Homeless man denies attack, claims pro golfer passed out on sidewalk

Local News

For the first time since the incident involving professional Australian golfer Robert Allenby came to light, the Honolulu Police Department is giving us information about the ongoing investigation.

In a statement released Tuesday afternoon, the department said:

“Detectives are reviewing witness statements and gathering security video footage. They are also looking into recent charges made on Mr. Allenby’s credit card. No arrest has been made.

“Detectives have opened second degree robbery and fraudulent use of credit card investigations. Second degree robbery is punishable by up to 10 years imprisonment; fraudulent use of credit cards is punishable by up to five years.”

The 43-year-old was in town for the Sony Open, and said he was kidnapped, beaten and robbed after visiting Amuse Wine Bar on Kapiolani Boulevard Friday night into Saturday morning.

Charade Keane told KHON2 she found Allenby at around 1:30 a.m. Saturday, sitting by a planter box on the corner of Piikoi Street and Kapiolani Boulevard, arguing with two men. Fearing for Allenby’s safety, Keane intervened and pulled the golfer away.

On Tuesday, KHON2 tracked down one of the men. Finding Toa Kaili wasn’t easy, but the homeless man says he isn’t hiding.

When asked if he attacked Allenby, Kaili replied, “No. I did not beat up… Robert Allenby? That’s his name? Yeah. I did not beat up that golfer at all.”

According to Kaili, he and a friend were traveling down Kapiolani Boulevard, headed downtown at around 1 a.m. Saturday, Jan. 17, when they stumbled upon a man, passed out “on the sidewalk, on the curb on Kapiolani and Piikoi.”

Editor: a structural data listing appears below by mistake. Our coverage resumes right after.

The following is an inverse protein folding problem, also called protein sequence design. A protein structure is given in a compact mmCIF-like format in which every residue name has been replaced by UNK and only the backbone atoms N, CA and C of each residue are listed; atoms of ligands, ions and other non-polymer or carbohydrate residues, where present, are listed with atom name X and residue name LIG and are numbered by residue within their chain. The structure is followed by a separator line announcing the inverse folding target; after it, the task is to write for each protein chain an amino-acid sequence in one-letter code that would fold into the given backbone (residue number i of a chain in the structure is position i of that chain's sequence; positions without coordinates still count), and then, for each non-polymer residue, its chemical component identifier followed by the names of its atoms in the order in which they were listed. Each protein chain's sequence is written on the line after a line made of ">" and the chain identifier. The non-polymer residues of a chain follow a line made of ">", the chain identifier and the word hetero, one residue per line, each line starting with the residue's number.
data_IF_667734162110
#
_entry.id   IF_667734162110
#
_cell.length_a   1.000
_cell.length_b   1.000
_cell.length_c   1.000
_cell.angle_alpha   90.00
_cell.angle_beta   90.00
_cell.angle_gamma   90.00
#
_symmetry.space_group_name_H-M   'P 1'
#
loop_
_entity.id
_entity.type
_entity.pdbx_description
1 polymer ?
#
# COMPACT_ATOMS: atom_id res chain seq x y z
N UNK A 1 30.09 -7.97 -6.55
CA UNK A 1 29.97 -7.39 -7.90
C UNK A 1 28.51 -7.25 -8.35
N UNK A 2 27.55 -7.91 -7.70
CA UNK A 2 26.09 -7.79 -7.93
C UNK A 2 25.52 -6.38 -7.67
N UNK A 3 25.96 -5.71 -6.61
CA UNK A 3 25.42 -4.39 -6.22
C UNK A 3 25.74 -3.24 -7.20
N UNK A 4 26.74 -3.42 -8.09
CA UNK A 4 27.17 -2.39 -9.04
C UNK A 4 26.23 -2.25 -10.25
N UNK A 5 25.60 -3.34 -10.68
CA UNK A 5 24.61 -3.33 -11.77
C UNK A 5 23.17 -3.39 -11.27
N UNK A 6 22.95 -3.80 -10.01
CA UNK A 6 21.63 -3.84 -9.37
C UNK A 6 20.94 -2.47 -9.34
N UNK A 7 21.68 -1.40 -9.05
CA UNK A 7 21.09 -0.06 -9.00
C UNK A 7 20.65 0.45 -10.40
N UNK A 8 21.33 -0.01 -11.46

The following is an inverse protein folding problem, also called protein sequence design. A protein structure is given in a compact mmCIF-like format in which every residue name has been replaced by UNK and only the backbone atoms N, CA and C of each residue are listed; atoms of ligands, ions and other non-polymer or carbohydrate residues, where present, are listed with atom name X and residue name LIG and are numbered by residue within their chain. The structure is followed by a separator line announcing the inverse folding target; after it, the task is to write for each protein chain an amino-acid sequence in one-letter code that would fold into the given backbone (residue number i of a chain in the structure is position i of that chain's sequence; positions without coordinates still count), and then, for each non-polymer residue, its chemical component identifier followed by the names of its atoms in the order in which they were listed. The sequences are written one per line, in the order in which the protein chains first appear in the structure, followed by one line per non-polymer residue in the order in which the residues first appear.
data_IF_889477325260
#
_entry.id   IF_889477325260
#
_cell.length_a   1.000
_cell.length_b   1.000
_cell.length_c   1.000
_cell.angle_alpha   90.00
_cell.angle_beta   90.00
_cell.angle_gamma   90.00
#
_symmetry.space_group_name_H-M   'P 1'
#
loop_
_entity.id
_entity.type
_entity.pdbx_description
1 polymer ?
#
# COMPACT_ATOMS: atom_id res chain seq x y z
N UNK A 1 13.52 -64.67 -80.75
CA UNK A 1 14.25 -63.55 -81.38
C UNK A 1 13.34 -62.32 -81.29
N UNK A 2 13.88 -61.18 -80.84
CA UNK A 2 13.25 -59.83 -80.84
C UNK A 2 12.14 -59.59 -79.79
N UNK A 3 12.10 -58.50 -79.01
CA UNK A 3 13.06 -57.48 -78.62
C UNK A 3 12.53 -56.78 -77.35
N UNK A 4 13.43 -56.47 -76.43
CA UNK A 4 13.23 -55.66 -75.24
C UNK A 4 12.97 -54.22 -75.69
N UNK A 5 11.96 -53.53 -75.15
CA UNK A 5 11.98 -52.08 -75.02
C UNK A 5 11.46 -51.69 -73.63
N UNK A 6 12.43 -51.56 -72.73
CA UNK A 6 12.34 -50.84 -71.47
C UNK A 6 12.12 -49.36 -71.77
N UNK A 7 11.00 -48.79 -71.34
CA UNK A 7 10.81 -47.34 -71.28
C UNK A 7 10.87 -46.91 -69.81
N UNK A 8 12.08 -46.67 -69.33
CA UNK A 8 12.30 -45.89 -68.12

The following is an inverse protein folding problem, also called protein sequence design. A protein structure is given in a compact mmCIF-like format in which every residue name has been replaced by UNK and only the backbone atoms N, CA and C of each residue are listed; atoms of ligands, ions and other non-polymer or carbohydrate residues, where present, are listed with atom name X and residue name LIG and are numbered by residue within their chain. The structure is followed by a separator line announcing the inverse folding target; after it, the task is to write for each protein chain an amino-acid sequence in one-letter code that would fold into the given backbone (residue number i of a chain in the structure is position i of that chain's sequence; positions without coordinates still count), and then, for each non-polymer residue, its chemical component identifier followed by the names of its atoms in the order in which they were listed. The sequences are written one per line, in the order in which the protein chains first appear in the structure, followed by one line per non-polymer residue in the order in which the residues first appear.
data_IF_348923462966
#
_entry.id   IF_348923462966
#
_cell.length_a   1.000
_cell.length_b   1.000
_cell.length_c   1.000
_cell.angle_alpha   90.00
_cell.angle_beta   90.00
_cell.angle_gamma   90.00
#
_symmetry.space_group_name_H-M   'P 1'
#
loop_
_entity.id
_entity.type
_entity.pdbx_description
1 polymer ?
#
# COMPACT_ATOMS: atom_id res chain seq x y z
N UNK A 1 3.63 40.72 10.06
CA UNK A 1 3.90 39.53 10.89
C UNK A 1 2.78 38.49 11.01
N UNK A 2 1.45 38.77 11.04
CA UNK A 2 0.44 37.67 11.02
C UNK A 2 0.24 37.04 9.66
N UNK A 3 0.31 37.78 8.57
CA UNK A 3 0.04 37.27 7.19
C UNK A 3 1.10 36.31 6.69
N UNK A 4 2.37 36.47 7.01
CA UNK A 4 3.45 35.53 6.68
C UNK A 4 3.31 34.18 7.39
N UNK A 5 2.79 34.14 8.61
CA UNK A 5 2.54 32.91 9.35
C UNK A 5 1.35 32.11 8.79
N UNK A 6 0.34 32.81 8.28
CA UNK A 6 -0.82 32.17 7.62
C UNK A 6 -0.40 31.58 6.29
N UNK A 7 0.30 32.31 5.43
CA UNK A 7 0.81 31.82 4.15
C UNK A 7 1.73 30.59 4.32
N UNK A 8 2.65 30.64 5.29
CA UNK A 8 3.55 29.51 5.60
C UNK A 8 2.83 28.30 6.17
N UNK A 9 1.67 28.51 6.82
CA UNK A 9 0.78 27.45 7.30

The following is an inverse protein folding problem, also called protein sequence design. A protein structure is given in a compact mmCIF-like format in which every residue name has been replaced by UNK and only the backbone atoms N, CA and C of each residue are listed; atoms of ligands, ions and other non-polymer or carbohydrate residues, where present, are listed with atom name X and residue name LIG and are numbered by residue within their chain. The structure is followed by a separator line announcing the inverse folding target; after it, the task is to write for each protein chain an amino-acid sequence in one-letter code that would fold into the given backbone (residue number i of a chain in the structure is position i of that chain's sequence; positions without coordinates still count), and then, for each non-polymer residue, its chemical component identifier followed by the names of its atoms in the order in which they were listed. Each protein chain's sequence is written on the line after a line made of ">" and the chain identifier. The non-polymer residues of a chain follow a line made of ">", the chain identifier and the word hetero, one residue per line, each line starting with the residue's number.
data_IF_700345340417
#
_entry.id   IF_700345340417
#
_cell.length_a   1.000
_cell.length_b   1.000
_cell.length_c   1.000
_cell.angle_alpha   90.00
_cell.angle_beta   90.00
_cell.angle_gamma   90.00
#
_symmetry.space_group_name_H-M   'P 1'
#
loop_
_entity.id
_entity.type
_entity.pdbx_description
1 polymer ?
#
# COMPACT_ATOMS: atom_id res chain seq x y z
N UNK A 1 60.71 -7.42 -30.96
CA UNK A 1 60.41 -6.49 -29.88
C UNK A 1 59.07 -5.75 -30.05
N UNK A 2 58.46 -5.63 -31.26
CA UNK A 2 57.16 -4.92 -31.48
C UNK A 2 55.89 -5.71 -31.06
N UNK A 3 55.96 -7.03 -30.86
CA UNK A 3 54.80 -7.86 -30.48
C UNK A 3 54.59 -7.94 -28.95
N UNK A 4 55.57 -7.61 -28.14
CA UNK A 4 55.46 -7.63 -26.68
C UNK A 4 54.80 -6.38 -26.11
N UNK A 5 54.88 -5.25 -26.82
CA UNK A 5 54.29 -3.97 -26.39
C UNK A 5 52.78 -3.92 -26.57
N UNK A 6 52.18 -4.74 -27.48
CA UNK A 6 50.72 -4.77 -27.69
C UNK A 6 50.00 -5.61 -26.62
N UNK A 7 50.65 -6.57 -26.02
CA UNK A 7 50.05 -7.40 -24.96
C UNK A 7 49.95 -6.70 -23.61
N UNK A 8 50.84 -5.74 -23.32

Kaili claims he did not know who the man was and assumed Allenby was also homeless.

“I was like, ‘Hey brother, you got to wake up because the sidewalk sweepers are going to come. You don’t want to get swept up,'” said Kaili. “So it took him about nine minutes before he got to his senses and when I got him up his feet, I said ‘Okay. Check if you got everything on you.’ And that’s when he noticed, like, ‘I don’t got my phone or my wallet.'”

Kaili says he and his friend, Chris, spent a few minutes searching for Allenby’s phone and wallet.

“The state of mind he was in when I woke him up, he wasn’t coherent,” Kaili said. “He kept saying, ‘Where’s the other guy at?’ I said, ‘What other guy?’ There was only two of us waking him up.”

Kaili said Allenby then became hostile. “Five or 10 minutes after, ‘Mr. Golfer’ switched (and said) ‘Alright. The gig’s up. Why don’t you guys hand me back my phone.’ I said, ‘What?’ He goes, ‘Just give me back my phone. I know you guys stole my stuff.'”

Kaili also noted that Allenby’s face bore no facial injuries when he first encountered him.

Fed up, Kaili says he began to walk away from Kaili, but his friend chose to stay and help Allenby get into a cab.

Ten minutes later, Kaili decided to return to the intersection and noticed Allenby’s face was bloody. “I was like, ‘Chris, what the hell happened?’ And he was like, ‘Oh, my God. While I was trying to wave cabs down, he was nodding out, then he passed out, fell face first and slammed in a rock.'”

Kaili says Allenby proceeded to accuse the two for stealing his belongings.

“We were shouting at each other because ‘Mr. Golfer’ was accusing me. Like, ‘Give me back my wallet! Do you know who the hell I am? I have a million dollars. Do you know who the hell I am?’ I was like, ‘Brother. I don’t care who you are, but all I know is, you’re pretty busted up and you need help.'”

According to Kaili, that’s when Charade Keane, his friend and a fellow homeless individual, rode by on her bicycle.

Kaili says he left Allenby once Keane showed up and helped Allenby get a taxi back to his hotel.

Kaili was questioned by police and are currently looking to interview Kaili’s friend, Chris. Authorities are not calling either man a suspect at this time.

ABC Stores confirmed to KHON2 that Allenby’s credit card was used at a store location on Kalakaua Avenue.

The store is cooperating with authorities to identify the individual who used the card.

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